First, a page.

As part of her presentation to the council, Barber mentioned some forthcoming outreach initiatives, including an overhaul of the litter section on Burlington’s municipal website and the increased promotion of a program called “Fix It Burlington!” that allows residents to register complaints and suggestions with the appropriate city departments.

Barber also told the council that she and her colleagues are prepared to kick their anti-litter efforts up a notch should the council want them to do so.

“We did create an outline of a comprehensive litter management plan,” she explained, “a plan that hopefully doesn’t just sit on somebody’s desk but gives us a way to approach a sustainable, long-term solution.”

Barber went on to ask the council for some guidance on how far she and her colleagues should go in developing this comprehensive plan. Her request was later reiterated by Burlington’s city manager Craig Honeycutt, who repeatedly tried to elicit these clear marching orders from the city’s elected officials.

“We don’t want you to be shocked,” the city manager declared, “if you see a concerted effort and some money [in the city’s proposed budget] to develop a plan.”

The council, for its part, gave the city’s administrators little in the way of explicit instruction, although its members were unambiguous in their overall support for the staff’s ongoing battle with littler.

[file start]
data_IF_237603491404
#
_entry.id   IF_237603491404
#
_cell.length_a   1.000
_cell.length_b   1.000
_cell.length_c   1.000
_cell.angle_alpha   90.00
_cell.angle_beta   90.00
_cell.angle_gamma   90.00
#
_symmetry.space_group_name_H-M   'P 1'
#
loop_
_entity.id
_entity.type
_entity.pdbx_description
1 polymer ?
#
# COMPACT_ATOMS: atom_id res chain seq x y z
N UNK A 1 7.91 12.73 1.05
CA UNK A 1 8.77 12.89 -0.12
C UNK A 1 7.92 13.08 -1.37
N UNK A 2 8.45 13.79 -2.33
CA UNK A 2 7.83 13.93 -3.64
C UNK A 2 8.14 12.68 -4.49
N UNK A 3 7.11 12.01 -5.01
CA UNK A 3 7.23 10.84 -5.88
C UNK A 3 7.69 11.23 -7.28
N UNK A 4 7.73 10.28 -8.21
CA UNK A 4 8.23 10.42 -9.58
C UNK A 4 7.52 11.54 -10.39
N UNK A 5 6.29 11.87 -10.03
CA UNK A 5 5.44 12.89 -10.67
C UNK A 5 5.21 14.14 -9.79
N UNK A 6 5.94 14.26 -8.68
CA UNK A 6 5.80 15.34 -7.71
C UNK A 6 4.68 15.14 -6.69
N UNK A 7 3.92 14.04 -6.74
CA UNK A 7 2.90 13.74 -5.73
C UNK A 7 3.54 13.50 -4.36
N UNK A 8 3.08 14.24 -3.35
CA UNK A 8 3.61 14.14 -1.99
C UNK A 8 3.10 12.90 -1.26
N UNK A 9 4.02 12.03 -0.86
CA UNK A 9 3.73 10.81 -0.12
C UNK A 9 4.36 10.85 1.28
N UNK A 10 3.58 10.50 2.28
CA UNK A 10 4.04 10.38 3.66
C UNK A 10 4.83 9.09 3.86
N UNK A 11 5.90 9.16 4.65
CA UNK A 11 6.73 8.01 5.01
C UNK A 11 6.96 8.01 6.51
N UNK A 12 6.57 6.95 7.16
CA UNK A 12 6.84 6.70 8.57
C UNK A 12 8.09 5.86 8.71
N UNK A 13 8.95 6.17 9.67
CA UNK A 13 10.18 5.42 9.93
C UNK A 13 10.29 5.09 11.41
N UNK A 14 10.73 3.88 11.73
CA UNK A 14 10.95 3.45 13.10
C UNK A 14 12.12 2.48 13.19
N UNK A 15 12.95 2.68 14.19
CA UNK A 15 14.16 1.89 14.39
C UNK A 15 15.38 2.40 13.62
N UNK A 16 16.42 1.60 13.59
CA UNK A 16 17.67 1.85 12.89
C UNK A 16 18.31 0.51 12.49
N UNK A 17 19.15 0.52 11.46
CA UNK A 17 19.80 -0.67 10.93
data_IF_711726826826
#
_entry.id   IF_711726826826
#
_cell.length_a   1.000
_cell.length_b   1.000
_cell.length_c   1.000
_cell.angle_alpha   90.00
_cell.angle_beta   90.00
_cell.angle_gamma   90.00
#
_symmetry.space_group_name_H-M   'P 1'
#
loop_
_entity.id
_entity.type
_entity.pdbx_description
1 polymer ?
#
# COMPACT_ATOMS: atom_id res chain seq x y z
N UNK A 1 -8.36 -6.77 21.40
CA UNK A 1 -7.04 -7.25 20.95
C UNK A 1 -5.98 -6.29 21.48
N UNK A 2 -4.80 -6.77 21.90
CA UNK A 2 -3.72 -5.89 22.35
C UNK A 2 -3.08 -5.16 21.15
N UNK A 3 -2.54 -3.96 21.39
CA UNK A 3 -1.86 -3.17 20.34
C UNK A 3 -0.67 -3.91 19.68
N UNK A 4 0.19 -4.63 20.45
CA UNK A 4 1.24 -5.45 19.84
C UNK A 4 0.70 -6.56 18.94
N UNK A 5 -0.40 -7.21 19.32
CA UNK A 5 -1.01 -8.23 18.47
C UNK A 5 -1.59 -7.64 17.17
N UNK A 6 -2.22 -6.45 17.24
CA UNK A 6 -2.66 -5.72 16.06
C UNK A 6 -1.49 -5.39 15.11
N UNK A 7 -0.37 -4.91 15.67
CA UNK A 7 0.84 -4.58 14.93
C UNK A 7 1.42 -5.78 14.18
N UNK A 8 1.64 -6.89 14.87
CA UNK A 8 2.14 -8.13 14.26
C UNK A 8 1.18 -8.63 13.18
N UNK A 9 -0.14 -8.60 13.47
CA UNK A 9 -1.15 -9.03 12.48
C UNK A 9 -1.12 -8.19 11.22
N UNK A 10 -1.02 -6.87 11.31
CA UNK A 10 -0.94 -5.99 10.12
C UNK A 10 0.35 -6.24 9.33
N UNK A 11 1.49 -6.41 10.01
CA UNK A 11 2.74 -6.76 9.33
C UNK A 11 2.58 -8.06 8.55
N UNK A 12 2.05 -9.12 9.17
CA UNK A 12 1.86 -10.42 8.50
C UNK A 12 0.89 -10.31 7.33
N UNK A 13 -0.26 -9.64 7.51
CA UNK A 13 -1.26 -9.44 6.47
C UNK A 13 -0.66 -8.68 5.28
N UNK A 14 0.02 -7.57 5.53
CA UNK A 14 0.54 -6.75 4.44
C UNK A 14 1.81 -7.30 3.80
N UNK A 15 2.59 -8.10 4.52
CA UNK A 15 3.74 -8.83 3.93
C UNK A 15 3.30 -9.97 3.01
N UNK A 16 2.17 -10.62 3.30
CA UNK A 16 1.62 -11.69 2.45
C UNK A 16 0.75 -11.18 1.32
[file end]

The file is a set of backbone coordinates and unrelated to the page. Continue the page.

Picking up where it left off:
“I think the council is pretty committed that this is a problem,” Burlington’s mayor Jim Butler said as he captured the prevailing mood of the group. “The alternative is, we’re going to lose our city.”

Butler went on to observe that active construction sites are responsible for much of the litter that mars Burlington’s roadways. He also cast some additional blame on privately-owned dump trucks that spew torrents of garbage or construction debris on their way through Burlington’s municipal limits. Butler homed in on a particularly egregious trail of refuse that he said was left behind when one of these trucks spilled its guts along Flora Avenue.

“They’re just not being good stewards,” he added, “and nothing would tickle me more than to see a blue light behind a truck that just dumped 200 pounds of trash on the side of the road.”

The mayor ultimately encouraged the city’s municipal staff to keep their eyes peeled for these deposits of garbage as they go about their regular rounds in different parts of the city.

In the meantime, councilmember Dejuana Bigelow saw little room to improve the staff’s current efforts, which she judged to be “fantastic” just as they are.

In much the same vein, councilman Ronnie Wall argued that much of the onus should be on the public to report the various eyesores that they spot in their neighborhoods. Yet, on a seemingly contradictory note, Wall also echoed Butler’s general sense of alarm about the apparent explosion of litter in Burlington.

“I would say I agree with the mayor 100 percent,” he insisted, “if we don’t move forward, we’ll lose our city.”